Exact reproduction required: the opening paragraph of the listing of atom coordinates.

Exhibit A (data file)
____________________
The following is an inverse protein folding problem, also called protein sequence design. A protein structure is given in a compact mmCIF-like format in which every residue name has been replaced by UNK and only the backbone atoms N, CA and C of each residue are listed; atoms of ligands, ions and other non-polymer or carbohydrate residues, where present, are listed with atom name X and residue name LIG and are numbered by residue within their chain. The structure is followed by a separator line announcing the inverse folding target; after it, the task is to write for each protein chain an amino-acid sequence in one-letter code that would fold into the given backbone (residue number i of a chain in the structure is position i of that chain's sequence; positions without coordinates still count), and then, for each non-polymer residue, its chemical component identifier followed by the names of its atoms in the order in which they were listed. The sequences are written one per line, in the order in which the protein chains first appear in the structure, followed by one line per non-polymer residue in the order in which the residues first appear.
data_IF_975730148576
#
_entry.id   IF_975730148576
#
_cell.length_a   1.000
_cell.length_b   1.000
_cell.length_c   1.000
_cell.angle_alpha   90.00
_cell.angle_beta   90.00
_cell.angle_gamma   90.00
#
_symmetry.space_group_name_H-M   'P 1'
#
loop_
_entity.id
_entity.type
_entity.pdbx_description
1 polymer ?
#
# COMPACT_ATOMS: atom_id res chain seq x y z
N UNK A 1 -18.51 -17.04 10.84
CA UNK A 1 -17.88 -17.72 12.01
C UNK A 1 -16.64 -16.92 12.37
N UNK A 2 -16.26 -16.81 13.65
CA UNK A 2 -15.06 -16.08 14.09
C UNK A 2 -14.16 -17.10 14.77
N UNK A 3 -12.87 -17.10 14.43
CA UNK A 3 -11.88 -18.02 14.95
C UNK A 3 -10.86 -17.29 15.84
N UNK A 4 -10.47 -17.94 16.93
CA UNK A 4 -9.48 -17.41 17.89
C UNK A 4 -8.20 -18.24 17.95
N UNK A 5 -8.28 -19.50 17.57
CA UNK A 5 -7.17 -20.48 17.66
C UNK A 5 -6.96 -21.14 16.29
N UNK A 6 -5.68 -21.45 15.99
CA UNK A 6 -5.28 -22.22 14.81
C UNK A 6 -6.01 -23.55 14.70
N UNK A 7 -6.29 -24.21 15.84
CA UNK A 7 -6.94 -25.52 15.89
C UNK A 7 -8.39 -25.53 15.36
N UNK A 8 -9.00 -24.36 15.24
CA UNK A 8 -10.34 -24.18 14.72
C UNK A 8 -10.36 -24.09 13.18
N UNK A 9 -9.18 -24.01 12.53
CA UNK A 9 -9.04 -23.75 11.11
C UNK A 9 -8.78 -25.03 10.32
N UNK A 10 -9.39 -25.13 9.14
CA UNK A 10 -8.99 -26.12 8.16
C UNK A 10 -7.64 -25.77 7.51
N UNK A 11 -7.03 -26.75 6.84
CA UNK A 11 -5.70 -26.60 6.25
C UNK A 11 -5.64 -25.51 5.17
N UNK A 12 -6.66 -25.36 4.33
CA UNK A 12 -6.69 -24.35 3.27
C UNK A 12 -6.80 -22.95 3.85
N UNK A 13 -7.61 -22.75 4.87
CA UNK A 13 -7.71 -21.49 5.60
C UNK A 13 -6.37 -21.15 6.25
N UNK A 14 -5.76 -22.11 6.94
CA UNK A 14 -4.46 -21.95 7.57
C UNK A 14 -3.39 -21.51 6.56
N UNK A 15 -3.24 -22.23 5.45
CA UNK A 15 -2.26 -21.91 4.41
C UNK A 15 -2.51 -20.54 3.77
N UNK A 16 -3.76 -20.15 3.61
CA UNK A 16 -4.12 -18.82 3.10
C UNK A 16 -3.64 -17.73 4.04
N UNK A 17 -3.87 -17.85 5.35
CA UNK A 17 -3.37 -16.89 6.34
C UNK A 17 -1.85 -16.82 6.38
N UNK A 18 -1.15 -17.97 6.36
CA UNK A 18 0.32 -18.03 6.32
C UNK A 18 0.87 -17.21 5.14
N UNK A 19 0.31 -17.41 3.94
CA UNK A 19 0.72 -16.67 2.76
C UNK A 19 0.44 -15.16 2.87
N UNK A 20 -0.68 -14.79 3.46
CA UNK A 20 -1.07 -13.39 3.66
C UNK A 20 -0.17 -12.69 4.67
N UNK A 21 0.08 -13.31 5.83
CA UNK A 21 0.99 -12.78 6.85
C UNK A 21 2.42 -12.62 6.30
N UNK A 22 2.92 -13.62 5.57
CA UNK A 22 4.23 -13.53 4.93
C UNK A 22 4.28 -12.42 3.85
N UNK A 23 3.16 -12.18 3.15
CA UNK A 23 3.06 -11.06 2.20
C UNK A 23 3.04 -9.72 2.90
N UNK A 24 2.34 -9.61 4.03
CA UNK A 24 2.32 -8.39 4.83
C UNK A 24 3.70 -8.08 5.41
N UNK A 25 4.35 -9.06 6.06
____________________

The following is an inverse protein folding problem, also called protein sequence design. A protein structure is given in a compact mmCIF-like format in which every residue name has been replaced by UNK and only the backbone atoms N, CA and C of each residue are listed; atoms of ligands, ions and other non-polymer or carbohydrate residues, where present, are listed with atom name X and residue name LIG and are numbered by residue within their chain. The structure is followed by a separator line announcing the inverse folding target; after it, the task is to write for each protein chain an amino-acid sequence in one-letter code that would fold into the given backbone (residue number i of a chain in the structure is position i of that chain's sequence; positions without coordinates still count), and then, for each non-polymer residue, its chemical component identifier followed by the names of its atoms in the order in which they were listed. The sequences are written one per line, in the order in which the protein chains first appear in the structure, followed by one line per non-polymer residue in the order in which the residues first appear.